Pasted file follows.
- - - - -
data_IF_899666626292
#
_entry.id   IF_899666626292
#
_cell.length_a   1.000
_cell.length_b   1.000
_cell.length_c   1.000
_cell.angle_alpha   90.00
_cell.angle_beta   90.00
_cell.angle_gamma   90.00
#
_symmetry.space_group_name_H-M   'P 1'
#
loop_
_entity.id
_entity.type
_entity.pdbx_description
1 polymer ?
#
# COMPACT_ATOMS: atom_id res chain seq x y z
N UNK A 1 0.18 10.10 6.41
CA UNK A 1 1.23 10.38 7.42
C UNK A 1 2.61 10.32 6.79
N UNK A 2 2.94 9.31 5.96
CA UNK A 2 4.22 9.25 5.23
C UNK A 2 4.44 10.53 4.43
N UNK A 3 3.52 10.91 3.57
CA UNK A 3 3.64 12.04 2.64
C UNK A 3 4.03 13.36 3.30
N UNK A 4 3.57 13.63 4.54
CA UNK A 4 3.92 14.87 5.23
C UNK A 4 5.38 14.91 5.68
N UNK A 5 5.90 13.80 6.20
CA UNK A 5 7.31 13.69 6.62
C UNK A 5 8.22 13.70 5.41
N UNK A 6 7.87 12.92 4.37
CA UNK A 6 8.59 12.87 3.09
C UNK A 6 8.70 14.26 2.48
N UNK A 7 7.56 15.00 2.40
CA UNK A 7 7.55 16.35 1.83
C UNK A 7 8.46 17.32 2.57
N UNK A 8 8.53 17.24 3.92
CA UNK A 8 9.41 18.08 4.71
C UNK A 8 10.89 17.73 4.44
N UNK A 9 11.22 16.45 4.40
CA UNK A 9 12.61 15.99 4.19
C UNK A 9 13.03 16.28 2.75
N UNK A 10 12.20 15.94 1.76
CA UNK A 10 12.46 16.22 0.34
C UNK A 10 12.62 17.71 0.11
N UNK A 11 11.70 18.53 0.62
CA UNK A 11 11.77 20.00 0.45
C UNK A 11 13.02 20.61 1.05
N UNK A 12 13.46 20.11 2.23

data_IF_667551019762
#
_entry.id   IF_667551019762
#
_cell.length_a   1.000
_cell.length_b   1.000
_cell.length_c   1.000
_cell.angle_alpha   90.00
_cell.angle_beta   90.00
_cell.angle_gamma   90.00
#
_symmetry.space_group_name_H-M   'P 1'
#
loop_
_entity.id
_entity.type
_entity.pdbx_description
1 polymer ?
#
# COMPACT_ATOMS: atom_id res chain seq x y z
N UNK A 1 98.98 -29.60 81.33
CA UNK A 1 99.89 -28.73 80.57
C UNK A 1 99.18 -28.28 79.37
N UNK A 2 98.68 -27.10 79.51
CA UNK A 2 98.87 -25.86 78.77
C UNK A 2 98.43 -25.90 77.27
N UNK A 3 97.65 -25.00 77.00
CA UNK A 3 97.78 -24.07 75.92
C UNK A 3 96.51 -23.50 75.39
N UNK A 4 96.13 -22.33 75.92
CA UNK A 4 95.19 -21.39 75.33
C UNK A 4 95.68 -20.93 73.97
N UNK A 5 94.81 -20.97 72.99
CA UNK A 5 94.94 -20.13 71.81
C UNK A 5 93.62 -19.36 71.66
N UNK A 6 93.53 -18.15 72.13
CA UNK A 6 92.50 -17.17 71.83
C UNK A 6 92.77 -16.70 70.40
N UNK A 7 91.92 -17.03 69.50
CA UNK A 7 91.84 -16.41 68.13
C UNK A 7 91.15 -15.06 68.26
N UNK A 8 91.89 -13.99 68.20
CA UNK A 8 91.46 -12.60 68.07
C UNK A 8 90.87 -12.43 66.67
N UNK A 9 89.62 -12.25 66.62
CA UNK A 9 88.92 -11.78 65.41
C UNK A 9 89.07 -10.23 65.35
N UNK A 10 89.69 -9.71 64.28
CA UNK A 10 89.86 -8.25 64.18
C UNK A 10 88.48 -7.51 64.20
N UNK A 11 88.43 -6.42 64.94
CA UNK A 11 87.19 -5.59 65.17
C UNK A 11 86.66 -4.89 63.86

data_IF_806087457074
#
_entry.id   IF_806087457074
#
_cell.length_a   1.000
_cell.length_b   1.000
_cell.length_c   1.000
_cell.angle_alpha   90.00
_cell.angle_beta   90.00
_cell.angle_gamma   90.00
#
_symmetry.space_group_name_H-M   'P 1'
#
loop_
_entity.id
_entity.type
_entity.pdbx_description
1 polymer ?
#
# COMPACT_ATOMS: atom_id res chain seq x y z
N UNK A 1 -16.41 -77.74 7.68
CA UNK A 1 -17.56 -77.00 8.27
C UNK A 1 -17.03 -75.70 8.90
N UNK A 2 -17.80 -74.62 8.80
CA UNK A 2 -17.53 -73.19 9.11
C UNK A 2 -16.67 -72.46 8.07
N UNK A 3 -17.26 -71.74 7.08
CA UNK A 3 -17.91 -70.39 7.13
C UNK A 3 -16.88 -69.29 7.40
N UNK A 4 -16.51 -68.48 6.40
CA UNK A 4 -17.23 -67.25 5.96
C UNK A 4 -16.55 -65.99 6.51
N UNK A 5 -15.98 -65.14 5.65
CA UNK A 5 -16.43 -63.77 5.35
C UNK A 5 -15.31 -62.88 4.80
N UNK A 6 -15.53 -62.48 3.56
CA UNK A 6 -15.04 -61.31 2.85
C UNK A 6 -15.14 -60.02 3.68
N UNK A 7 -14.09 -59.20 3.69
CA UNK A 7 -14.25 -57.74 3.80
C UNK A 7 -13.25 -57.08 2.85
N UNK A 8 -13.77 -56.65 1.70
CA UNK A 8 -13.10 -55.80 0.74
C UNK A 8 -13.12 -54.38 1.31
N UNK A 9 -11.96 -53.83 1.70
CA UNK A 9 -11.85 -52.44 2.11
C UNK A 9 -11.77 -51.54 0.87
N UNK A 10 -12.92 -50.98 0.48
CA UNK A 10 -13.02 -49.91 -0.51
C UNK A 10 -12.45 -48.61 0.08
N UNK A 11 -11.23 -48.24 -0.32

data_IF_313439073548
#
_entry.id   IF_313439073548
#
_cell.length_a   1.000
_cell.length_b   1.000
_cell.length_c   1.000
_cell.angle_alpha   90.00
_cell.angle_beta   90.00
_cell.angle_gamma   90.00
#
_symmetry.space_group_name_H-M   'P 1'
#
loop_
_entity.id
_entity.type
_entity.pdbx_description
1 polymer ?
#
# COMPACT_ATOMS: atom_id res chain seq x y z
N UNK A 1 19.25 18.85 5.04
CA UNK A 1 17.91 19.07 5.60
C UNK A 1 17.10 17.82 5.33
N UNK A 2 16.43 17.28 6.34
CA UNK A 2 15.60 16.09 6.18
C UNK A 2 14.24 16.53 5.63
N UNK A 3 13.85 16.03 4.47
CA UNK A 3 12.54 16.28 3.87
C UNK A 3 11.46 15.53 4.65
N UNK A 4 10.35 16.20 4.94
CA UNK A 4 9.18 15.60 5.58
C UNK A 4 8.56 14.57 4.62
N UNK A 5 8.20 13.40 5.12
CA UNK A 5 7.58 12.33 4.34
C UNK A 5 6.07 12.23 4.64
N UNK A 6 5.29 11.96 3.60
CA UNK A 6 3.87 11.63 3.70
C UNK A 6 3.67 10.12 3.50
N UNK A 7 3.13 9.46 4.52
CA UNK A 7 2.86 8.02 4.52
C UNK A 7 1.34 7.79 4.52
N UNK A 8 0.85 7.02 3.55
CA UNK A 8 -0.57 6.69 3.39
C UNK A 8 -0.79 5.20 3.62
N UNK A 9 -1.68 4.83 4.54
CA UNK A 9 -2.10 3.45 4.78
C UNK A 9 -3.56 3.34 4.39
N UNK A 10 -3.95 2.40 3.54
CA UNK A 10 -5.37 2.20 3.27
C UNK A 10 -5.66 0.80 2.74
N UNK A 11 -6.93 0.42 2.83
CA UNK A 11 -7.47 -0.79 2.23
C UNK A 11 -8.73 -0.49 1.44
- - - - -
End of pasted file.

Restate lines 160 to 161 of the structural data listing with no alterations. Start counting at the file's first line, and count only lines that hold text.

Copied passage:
#
_entry.id   IF_313439073548